Reactor Vessel Integrity - Fracture Toughness Criteria

News & Views, Volume 50 | Reactor Vessel Integrity


By:  Tim Griesbach and Dan Denis

Reactor Vessel Integrity - Fracture Toughness CriteriaThe integrity of the nuclear reactor pressure vessel is critical to plant safety.  A failure of the vessel is beyond the design basis.  Therefore, the design requirements for vessels have significant margins to prevent brittle or ductile failure under all anticipated operating conditions.  The early vessels in the U.S. were designed to meet Section VIII of the ASME Boiler and Pressure Vessel Code and later Section III.  ASME Section III included requirements for more detailed design stress analyses also included a fracture mechanics approach to establish operating pressure-temperature heatup and cooldown curves and to assure adequate margins of safety against brittle or ductile failure incorporating the nil-ductility reference temperature index, RTNDT. This index is correlated to the material reference fracture toughness, KIC or KIa. 

Radiation embrittlement is a known degradation mechanism in ferritic steels, and the beltline region of reactor pressure vessels is particularly susceptible to irradiation damage.  To predict the level of embrittlement in a reactor pressure vessel, trend curve prediction methods are used for projecting the shift in RTNDT as a function of material chemistry and fluence at the vessel wall.  Revision 2 of this Regulatory Guide is being used by all plants for predicting RTNDT shift in determining heatup and cooldown limits and hydrostatic test limits.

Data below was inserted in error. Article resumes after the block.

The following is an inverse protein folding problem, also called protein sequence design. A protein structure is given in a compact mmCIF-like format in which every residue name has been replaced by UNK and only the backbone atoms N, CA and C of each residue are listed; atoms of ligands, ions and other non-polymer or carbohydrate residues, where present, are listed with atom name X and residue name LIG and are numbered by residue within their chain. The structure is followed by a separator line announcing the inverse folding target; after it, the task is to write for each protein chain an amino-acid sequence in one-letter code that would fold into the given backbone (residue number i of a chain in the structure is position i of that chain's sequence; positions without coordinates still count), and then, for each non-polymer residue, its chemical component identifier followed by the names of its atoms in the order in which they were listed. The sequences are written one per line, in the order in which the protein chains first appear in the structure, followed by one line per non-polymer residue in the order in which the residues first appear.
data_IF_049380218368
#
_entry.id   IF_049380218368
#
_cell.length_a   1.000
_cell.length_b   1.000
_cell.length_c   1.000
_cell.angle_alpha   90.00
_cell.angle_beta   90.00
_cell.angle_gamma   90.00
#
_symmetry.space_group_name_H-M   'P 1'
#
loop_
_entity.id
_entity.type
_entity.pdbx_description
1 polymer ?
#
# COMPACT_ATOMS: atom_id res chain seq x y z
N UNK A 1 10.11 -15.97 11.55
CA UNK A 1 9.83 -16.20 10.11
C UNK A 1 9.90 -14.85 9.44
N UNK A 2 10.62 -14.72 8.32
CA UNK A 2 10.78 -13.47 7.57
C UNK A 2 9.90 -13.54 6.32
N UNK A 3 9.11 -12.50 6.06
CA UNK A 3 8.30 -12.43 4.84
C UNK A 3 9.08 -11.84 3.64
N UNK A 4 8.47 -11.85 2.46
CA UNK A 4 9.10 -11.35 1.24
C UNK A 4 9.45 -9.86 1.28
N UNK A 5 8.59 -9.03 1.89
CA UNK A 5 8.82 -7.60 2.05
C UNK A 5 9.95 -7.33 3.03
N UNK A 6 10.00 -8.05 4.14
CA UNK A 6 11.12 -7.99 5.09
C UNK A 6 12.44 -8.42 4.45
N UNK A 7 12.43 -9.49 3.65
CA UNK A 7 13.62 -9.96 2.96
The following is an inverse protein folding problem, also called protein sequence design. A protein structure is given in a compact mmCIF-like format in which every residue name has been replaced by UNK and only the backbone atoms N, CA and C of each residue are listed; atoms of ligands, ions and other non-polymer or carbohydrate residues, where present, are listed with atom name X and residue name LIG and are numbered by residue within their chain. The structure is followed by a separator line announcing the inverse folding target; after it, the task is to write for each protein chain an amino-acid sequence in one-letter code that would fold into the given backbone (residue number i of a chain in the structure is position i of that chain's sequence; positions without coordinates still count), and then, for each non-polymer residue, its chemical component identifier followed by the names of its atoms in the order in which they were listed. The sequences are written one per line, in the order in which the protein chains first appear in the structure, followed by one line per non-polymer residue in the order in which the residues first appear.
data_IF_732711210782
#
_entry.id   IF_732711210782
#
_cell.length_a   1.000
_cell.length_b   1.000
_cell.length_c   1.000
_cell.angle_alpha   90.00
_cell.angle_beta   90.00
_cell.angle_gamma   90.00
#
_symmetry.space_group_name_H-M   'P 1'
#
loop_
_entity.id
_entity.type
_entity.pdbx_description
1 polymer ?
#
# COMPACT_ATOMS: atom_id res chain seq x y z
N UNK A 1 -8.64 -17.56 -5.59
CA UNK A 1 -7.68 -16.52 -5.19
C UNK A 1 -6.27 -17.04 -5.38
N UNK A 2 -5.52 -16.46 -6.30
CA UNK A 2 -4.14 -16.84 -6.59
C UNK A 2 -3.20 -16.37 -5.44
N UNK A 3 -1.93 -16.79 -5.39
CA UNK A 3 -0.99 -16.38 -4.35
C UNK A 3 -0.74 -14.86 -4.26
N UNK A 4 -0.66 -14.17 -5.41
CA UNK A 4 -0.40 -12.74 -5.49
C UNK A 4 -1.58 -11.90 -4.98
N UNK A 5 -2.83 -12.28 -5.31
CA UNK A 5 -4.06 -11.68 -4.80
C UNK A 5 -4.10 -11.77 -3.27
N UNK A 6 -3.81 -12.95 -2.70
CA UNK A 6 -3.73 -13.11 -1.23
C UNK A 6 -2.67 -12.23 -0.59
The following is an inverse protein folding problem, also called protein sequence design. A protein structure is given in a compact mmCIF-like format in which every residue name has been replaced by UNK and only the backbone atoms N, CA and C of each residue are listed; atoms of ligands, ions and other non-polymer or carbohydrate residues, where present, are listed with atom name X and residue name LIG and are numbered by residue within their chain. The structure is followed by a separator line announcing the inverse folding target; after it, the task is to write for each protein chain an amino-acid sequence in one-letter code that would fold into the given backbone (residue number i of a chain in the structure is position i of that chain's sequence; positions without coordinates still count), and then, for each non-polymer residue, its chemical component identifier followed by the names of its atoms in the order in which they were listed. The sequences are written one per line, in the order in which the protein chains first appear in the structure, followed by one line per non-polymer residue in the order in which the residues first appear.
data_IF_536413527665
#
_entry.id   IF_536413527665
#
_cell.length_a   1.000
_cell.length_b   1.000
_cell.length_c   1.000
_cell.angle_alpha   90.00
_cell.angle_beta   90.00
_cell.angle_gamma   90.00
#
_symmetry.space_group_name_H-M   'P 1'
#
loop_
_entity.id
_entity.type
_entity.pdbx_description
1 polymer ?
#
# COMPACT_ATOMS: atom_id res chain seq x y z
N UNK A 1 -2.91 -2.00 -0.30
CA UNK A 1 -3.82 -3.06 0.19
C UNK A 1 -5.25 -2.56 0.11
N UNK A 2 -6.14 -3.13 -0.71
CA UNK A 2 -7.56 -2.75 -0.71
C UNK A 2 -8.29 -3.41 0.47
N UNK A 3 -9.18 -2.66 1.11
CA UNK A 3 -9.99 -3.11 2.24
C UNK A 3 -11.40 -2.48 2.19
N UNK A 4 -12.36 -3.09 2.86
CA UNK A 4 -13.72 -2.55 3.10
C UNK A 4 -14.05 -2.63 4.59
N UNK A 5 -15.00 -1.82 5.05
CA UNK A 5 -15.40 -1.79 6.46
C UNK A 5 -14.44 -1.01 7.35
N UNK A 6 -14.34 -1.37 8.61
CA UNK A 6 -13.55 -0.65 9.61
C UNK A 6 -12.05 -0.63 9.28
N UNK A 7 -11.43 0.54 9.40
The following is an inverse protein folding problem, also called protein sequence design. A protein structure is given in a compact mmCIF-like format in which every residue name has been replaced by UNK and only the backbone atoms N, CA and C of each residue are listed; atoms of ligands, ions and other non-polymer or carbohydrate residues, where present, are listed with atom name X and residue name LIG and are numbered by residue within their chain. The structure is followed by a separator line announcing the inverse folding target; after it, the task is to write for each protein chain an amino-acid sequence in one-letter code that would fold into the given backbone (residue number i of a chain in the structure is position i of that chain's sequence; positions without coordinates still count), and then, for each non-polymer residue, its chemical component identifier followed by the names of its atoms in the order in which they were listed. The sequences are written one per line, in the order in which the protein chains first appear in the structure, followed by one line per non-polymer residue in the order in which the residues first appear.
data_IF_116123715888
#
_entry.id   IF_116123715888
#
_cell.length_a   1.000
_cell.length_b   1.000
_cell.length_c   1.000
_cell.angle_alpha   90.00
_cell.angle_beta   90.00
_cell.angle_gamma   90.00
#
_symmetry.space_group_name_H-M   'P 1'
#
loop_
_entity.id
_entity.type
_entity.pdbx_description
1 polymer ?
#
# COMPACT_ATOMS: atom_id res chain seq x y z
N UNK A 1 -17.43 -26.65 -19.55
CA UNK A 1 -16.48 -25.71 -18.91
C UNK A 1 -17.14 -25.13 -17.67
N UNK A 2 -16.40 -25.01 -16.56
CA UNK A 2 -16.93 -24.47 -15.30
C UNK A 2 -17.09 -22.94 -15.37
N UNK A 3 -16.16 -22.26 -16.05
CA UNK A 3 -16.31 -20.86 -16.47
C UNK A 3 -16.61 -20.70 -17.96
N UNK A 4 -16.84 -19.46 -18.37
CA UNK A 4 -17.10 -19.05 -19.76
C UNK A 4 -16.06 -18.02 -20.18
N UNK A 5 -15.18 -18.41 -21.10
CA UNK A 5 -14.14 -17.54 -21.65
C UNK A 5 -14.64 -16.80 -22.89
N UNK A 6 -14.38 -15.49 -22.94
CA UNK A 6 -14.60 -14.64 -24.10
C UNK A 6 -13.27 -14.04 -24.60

News & View, Volume 46 | Baffle-Former Bolt Management- Cost:Benefit Studies

News & Views, Volume 46 | Baffle-Former Bolt Management: Cost/Benefit Studies

By:  Tim Griesbach and News & View, Volume 46 | Baffle-Former Bolt Management- Cost:Benefit Studies

For the past several years baffle-former bolt (BFB) cracking in pressurized water reactors has become a significant concern for of PWR plants. In 2016, three similar Westinghouse designed plants (Indian Point 2, Salem 1, and D. C. Cook Unit 2) experienced significant numbers of cracked BFBs, attributed to irradiation-assisted stress corrosion cracking (IASCC). These plants had common characteristics that included the 4-loop plant design, downflow configuration, and Type 347 stainless steel bolting material. BFB cracking is not an entirely new phenomenon as it was initially detected in the French PWR fleet in the 1990s. However, the extent of cracking found in some of the US plants has greatly exceeded prior cracking. Extensive industry programs have identified and categorized by tier group the most susceptible plants, and the EPRI Materials Research Program (MRP) has published guidance regarding baffle-former bolt UT inspections for PWR plants for detection of degraded and cracked bolts in the baffle-former assembly (MRP-2017-009).